This story was very good I understand it but this part when you said “She was mad but at the end of the day I passed and she did understand me.” i was confused on how she was mad even though you passed but overall you made me take this story put it in my head and imagine it you did really good great story.
Lower test scores maybe was not because of them but if they had electronics in there class electronics would’ve been the distractions and in the article you mentioned “This move also destroyed people’s relationships with friends and teachers. Losing a relationship with a friend sucks because you have been talking to them and learned so much a…[Read more]
This article was very nice! but you made it seem like charter school is better then public schools i mean you could have your own opinion but others have their’s. You said it helped you become a better student that’s good you could go to any school of your choice either charter school or public schools as long as you get your work done.
I’m proud of you for coming out to the internet and not keeping it in you made people feel it when i was reading this it made me feel like it was me. i’m proud of you that you never gave up and kept going and you had somebody to talk too that’s really good. Thank you for encouraging more kids
I very much like your perspective on education and gives me a sense of remembering why education is important. Being in high school, I sometimes don’t understand the point of being at school 8 hrs a day for several months. You giving me this perspective has helped me remember the importance of education and that not everyone has access to education. I wanted to thank you for inspiring me to think on a different level than I thought possible.
This is a youth-powered publishing platform that was started in 2003 by a group of teachers from local sites of the National Writing Project.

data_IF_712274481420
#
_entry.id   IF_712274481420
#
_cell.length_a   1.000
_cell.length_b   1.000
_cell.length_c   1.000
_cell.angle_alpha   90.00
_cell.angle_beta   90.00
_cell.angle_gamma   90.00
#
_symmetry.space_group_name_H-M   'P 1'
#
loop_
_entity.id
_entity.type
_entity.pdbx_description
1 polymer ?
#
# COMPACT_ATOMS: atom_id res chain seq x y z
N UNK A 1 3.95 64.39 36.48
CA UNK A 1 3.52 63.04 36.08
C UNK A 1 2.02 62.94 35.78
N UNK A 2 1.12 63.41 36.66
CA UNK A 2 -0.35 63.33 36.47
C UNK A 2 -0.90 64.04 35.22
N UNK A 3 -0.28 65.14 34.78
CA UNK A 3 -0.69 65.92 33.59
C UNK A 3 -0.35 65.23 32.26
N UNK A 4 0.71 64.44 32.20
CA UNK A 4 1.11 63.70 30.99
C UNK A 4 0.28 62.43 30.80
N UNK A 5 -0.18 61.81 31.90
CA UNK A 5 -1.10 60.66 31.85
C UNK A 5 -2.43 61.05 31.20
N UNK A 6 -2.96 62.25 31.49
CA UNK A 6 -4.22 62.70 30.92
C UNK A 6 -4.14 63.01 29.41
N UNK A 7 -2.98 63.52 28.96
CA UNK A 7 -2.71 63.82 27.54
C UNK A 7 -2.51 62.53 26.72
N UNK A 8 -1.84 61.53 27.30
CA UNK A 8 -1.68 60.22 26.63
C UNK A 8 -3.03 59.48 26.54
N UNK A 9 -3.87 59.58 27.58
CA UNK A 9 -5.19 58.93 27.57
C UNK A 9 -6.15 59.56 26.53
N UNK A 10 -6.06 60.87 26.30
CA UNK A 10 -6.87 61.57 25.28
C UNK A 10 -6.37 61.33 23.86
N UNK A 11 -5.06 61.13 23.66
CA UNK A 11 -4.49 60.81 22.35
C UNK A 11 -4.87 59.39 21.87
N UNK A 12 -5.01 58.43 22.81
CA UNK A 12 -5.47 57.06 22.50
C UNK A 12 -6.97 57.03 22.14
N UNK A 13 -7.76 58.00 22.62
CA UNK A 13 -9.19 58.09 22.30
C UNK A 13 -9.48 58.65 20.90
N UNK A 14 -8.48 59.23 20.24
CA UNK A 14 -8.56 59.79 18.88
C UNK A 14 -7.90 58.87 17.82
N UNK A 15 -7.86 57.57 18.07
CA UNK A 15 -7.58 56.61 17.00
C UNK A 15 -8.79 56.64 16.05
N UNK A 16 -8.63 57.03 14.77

We merged several earlier blogging projects. We have found that there are many advantages to bringing students together in one site that lives beyond any particular class. It’s easier for individual students to read and write about their own passions, to connect with other students, comment on each other’s work, and create multimedia posts for each other. Further, it’s been exciting for us to pool our knowledge about curriculum, connected learning, and digital literacies.
There are over 8,000 posts and over 13,000 comments by young people on the site on topics as diverse as the American Dream, Shakespeare, and sports as well as original poems and stories.
Youth Voices is a platform for youth to write about their interests, both in school and outside of school: what they are reading, what their hobbies or future careers might be, what they enjoy in their spare time. Like all of us, students follow our national leadership and form opinions. They are also welcome to write about those topics as well.
Youth Voices is fully non-partisan and welcomes youth of all types, from all regions, and with all viewpoints. Educators support youth in writing and thoughtfully responding to each other through the use of commenting guides, using tags to show common interests, playlists to support self-guided inquiry; opinions expressed by writers are their own.
If being part of such a community makes sense to you, we invite you to join us. We welcome all youth and any teacher interested in having students publish online and participate in the give and take of a social network like Youth Voices.